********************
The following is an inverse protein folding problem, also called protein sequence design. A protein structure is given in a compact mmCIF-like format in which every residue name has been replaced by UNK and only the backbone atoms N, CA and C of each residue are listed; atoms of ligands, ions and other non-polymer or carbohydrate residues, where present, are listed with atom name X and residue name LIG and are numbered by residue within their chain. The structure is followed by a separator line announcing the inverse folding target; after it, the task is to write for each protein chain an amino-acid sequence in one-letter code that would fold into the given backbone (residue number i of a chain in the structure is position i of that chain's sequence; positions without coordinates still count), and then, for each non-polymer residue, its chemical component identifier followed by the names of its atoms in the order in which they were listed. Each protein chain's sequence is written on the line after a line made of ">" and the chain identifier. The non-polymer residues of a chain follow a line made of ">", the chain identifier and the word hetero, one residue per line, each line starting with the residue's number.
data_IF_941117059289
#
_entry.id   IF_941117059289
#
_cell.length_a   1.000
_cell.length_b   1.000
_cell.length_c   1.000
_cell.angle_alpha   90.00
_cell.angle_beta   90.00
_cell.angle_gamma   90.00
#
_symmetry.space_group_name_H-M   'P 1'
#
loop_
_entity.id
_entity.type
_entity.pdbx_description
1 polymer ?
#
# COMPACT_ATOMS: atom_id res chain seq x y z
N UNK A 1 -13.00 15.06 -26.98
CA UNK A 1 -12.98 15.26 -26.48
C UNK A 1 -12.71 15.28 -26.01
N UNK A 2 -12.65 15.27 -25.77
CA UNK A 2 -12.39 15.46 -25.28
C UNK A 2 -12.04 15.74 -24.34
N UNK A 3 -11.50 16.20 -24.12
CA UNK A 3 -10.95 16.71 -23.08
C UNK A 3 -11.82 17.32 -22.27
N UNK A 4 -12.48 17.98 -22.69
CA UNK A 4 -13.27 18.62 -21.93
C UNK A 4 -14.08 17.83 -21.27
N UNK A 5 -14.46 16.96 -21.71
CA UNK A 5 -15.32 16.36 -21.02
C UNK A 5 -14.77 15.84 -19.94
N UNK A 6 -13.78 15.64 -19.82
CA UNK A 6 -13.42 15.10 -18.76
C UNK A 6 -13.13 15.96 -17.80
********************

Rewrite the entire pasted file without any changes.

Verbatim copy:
The following is an inverse protein folding problem, also called protein sequence design. A protein structure is given in a compact mmCIF-like format in which every residue name has been replaced by UNK and only the backbone atoms N, CA and C of each residue are listed; atoms of ligands, ions and other non-polymer or carbohydrate residues, where present, are listed with atom name X and residue name LIG and are numbered by residue within their chain. The structure is followed by a separator line announcing the inverse folding target; after it, the task is to write for each protein chain an amino-acid sequence in one-letter code that would fold into the given backbone (residue number i of a chain in the structure is position i of that chain's sequence; positions without coordinates still count), and then, for each non-polymer residue, its chemical component identifier followed by the names of its atoms in the order in which they were listed. Each protein chain's sequence is written on the line after a line made of ">" and the chain identifier. The non-polymer residues of a chain follow a line made of ">", the chain identifier and the word hetero, one residue per line, each line starting with the residue's number.
data_IF_941117059289
#
_entry.id   IF_941117059289
#
_cell.length_a   1.000
_cell.length_b   1.000
_cell.length_c   1.000
_cell.angle_alpha   90.00
_cell.angle_beta   90.00
_cell.angle_gamma   90.00
#
_symmetry.space_group_name_H-M   'P 1'
#
loop_
_entity.id
_entity.type
_entity.pdbx_description
1 polymer ?
#
# COMPACT_ATOMS: atom_id res chain seq x y z
N UNK A 1 -13.00 15.06 -26.98
CA UNK A 1 -12.98 15.26 -26.48
C UNK A 1 -12.71 15.28 -26.01
N UNK A 2 -12.65 15.27 -25.77
CA UNK A 2 -12.39 15.46 -25.28
C UNK A 2 -12.04 15.74 -24.34
N UNK A 3 -11.50 16.20 -24.12
CA UNK A 3 -10.95 16.71 -23.08
C UNK A 3 -11.82 17.32 -22.27
N UNK A 4 -12.48 17.98 -22.69
CA UNK A 4 -13.27 18.62 -21.93
C UNK A 4 -14.08 17.83 -21.27
N UNK A 5 -14.46 16.96 -21.71
CA UNK A 5 -15.32 16.36 -21.02
C UNK A 5 -14.77 15.84 -19.94
N UNK A 6 -13.78 15.64 -19.82
CA UNK A 6 -13.42 15.10 -18.76
C UNK A 6 -13.13 15.96 -17.80